The Connecticut Insurance Department has approved prices for health plans to be sold through Access Health CT, the new marketplace created by federal health reform.

The monthly premiums for plans sold through Access Health’s individual market range from $197 per month for a 21-year-old in Hartford County to $1,144 a month for a 64-year-old in Fairfield County. But that’s before taking into account federally funded discounts that many customers are expected to qualify for to lower their costs.

The costs a particular person would pay will vary based on age, location and the particular plan selected, as well as whether the person qualifies for a discount.

Between 80,000 and 100,000 people are expected to buy coverage for next year through Access Health, the state’s health insurance exchange. It will begin enrolling people Oct. 1 for coverage that takes effect Jan. 1.

The insurance department approved rates for three carriers to sell coverage through the exchange’s individual market, and finalized rates for three carriers offering coverage to small businesses.

Through the rate review process, the department required Anthem Blue Cross and Blue Shield to reduce its rates. Another carrier, newcomer HealthyCT, lowered its rates in advance of the department’s final decision. Both of those insurers will sell coverage on Access Health’s individual and small-group markets.

ConnectiCare Benefits, which will sell plans only on the exchange’s individual market, received approval for its rates as proposed. UnitedHealthcare, which will offer plans only on the exchange’s small-group market, reduced its rates during the review process.

Access Health CEO Kevin Counihan said his staff will be examining the rates but, in a statement, called them a positive sign.

“This is good news because our preliminary analysis indicates that many residents in Connecticut may actually see their insurance rates go down, while for those who may see increases, they will be far less than was predicted even just a few months ago,” he said.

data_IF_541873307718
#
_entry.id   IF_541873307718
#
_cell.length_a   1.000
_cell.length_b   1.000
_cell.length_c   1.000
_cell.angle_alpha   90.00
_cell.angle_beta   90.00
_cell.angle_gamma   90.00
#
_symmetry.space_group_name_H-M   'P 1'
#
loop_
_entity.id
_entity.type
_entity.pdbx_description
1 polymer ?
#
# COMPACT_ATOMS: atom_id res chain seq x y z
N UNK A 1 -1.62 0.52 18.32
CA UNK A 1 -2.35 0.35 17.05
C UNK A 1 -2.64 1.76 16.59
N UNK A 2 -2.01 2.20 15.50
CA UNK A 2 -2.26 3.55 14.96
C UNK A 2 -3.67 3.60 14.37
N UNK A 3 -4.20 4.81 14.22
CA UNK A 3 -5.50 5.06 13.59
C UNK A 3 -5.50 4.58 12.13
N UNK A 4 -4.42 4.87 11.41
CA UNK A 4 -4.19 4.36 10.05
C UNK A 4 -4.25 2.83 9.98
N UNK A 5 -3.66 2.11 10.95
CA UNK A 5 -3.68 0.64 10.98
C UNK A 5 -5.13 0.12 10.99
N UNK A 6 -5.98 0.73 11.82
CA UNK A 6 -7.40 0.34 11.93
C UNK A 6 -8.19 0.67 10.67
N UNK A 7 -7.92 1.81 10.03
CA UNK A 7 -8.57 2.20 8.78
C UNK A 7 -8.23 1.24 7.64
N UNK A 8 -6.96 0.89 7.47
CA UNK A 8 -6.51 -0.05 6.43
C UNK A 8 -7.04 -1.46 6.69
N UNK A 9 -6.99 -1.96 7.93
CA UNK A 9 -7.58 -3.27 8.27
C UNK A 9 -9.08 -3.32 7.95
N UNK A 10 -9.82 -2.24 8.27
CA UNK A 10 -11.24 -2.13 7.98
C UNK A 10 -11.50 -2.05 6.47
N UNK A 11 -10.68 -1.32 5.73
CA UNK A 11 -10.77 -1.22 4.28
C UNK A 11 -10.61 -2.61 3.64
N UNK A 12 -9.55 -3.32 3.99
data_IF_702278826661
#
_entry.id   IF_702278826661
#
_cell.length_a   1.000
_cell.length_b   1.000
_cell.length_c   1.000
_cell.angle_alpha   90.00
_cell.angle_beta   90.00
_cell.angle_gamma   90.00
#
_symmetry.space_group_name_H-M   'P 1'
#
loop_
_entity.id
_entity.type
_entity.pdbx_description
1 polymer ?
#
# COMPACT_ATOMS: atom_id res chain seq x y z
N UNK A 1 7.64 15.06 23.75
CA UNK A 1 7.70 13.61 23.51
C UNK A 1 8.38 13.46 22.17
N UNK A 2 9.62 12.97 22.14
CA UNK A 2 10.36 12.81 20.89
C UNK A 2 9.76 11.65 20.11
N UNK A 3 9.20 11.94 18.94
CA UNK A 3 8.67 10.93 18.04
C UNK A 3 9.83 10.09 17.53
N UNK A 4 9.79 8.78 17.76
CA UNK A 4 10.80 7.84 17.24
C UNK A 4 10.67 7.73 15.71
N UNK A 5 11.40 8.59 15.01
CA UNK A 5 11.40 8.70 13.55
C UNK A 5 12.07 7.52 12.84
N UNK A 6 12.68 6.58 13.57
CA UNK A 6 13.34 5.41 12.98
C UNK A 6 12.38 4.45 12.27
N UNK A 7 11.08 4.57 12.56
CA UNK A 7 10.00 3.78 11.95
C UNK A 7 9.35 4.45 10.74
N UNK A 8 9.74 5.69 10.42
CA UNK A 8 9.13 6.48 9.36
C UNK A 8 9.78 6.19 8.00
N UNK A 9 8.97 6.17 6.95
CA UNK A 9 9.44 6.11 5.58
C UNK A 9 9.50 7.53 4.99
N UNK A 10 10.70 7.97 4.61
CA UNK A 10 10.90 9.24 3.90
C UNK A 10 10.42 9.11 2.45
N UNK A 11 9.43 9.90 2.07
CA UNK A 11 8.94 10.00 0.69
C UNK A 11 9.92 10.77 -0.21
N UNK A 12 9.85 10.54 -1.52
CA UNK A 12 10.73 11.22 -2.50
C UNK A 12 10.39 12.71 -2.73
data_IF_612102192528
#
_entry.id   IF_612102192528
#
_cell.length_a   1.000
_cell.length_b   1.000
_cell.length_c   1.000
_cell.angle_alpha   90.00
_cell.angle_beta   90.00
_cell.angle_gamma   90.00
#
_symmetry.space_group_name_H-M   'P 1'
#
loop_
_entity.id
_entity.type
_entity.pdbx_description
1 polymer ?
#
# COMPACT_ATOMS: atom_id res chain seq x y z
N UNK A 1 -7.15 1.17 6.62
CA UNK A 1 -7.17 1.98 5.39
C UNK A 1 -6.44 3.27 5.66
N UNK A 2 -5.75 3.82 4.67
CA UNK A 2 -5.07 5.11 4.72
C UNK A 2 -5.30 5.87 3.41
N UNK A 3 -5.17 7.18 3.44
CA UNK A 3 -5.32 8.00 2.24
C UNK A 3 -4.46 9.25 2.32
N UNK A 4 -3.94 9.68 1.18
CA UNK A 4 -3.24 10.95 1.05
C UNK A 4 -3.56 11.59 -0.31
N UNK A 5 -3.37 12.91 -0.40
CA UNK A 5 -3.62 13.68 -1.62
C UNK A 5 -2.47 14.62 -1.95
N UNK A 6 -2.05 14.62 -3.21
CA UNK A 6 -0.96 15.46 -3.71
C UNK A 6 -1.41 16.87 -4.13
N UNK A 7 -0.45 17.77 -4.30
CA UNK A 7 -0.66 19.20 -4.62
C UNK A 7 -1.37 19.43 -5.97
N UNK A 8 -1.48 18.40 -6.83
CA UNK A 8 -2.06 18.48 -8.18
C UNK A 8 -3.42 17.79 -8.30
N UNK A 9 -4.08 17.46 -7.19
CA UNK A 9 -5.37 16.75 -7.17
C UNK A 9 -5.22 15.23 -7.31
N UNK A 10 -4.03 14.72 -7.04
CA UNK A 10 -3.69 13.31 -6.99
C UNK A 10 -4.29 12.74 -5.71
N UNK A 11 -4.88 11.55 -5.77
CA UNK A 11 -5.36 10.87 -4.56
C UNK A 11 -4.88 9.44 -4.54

So, what are the rates?

In addition to choosing between insurers, customers will have a choice of plan types, signified by metals. Bronze plans will have the lowest premiums, but will leave members with larger out-of-pocket costs when they get medical care. Gold plans will cost the most in premiums but will carry lower deductibles and copays. Silver plans fall in the middle.

The insurance department reported the base monthly premium rate for each insurer — that is, the starting point, before adjusting the figure up or down to account for a person’s age and location.

For bronze plans sold on the individual exchange, the base rates are: $236.59 for Anthem, $215.17 for ConnectiCare, and $245.45 for HealthyCT. 

Silver plans on the individual exchange have higher base rates: $299.21 for Anthem, $269.66 for ConnectiCare, and $310.02 for HealthyCT.

Gold plans on the individual exchange have base rates of $346.91 for Anthem, $309.64 for ConnectiCare, and $321.22 for HealthyCT.

That’s the starting point. The number then gets adjusted based on a person’s age. A 21-year-old’s premium won’t vary at all from the base rate. A 64-year-old will pay three times as much.

Then the premium gets adjusted based on the county where the person lives. People in Fairfield County will face the highest rates, up to 11 percent higher than the base rate. By contrast, a Hartford County resident would pay 15 percent less than the base rate for an Anthem plan, and about 9 percent below the base rate for HealthyCT and ConnectiCare plans.